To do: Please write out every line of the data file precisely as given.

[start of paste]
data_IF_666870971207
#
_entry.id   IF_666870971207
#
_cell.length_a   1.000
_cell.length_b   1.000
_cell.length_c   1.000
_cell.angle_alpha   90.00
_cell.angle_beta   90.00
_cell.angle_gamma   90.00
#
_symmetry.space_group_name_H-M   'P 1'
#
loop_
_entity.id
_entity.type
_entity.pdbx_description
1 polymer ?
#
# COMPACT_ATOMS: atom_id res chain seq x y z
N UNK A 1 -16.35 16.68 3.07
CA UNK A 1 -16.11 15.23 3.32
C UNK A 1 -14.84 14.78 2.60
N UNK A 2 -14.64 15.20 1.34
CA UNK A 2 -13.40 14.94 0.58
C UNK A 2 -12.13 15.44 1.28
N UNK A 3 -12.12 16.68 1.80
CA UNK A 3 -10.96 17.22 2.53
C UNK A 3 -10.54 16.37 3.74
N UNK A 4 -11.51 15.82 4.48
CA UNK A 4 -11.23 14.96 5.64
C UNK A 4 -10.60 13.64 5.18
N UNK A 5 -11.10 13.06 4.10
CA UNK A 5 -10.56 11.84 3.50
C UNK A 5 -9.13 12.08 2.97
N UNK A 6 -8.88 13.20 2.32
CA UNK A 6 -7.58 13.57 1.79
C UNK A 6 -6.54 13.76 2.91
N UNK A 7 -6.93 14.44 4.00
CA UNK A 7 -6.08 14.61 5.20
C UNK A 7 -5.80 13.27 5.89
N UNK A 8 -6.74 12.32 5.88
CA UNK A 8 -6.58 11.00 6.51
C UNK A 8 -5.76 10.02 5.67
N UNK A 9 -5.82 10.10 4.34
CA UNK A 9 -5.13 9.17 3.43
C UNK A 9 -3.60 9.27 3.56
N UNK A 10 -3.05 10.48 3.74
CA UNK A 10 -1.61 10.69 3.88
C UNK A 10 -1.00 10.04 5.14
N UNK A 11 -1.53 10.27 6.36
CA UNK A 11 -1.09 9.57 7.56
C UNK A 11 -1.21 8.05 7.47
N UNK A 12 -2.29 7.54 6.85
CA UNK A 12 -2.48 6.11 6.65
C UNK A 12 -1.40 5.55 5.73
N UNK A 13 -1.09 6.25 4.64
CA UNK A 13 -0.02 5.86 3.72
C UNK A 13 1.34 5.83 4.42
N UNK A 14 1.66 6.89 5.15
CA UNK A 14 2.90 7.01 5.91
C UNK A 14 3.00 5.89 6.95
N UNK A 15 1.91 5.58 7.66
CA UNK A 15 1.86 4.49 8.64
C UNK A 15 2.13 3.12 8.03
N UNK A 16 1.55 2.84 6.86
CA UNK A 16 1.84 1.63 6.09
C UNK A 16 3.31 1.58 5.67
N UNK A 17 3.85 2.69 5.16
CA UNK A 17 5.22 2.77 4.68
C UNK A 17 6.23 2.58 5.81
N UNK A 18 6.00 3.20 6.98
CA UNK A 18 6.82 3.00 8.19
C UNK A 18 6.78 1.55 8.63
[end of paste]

data_IF_666870971207
#
_entry.id   IF_666870971207
#
_cell.length_a   1.000
_cell.length_b   1.000
_cell.length_c   1.000
_cell.angle_alpha   90.00
_cell.angle_beta   90.00
_cell.angle_gamma   90.00
#
_symmetry.space_group_name_H-M   'P 1'
#
loop_
_entity.id
_entity.type
_entity.pdbx_description
1 polymer ?
#
# COMPACT_ATOMS: atom_id res chain seq x y z
N UNK A 1 -16.35 16.68 3.07
CA UNK A 1 -16.11 15.23 3.32
C UNK A 1 -14.84 14.78 2.60
N UNK A 2 -14.64 15.20 1.34
CA UNK A 2 -13.40 14.94 0.58
C UNK A 2 -12.13 15.44 1.28
N UNK A 3 -12.12 16.68 1.80
CA UNK A 3 -10.96 17.22 2.53
C UNK A 3 -10.54 16.37 3.74
N UNK A 4 -11.51 15.82 4.48
CA UNK A 4 -11.23 14.96 5.64
C UNK A 4 -10.60 13.64 5.18
N UNK A 5 -11.10 13.06 4.10
CA UNK A 5 -10.56 11.84 3.50
C UNK A 5 -9.13 12.08 2.97
N UNK A 6 -8.88 13.20 2.32
CA UNK A 6 -7.58 13.57 1.79
C UNK A 6 -6.54 13.76 2.91
N UNK A 7 -6.93 14.44 4.00
CA UNK A 7 -6.08 14.61 5.20
C UNK A 7 -5.80 13.27 5.89
N UNK A 8 -6.74 12.32 5.88
CA UNK A 8 -6.58 11.00 6.51
C UNK A 8 -5.76 10.02 5.67
N UNK A 9 -5.82 10.10 4.34
CA UNK A 9 -5.13 9.17 3.43
C UNK A 9 -3.60 9.27 3.56
N UNK A 10 -3.05 10.48 3.74
CA UNK A 10 -1.61 10.69 3.88
C UNK A 10 -1.00 10.04 5.14
N UNK A 11 -1.53 10.27 6.36
CA UNK A 11 -1.09 9.57 7.56
C UNK A 11 -1.21 8.05 7.47
N UNK A 12 -2.29 7.54 6.85
CA UNK A 12 -2.48 6.11 6.65
C UNK A 12 -1.40 5.55 5.73
N UNK A 13 -1.09 6.25 4.64
CA UNK A 13 -0.02 5.86 3.72
C UNK A 13 1.34 5.83 4.42
N UNK A 14 1.66 6.89 5.15
CA UNK A 14 2.90 7.01 5.91
C UNK A 14 3.00 5.89 6.95
N UNK A 15 1.91 5.58 7.66
CA UNK A 15 1.86 4.49 8.64
C UNK A 15 2.13 3.12 8.03
N UNK A 16 1.55 2.84 6.86
CA UNK A 16 1.84 1.63 6.09
C UNK A 16 3.31 1.58 5.67
N UNK A 17 3.85 2.69 5.16
CA UNK A 17 5.22 2.77 4.68
C UNK A 17 6.23 2.58 5.81
N UNK A 18 6.00 3.20 6.98
CA UNK A 18 6.82 3.00 8.19
C UNK A 18 6.78 1.55 8.63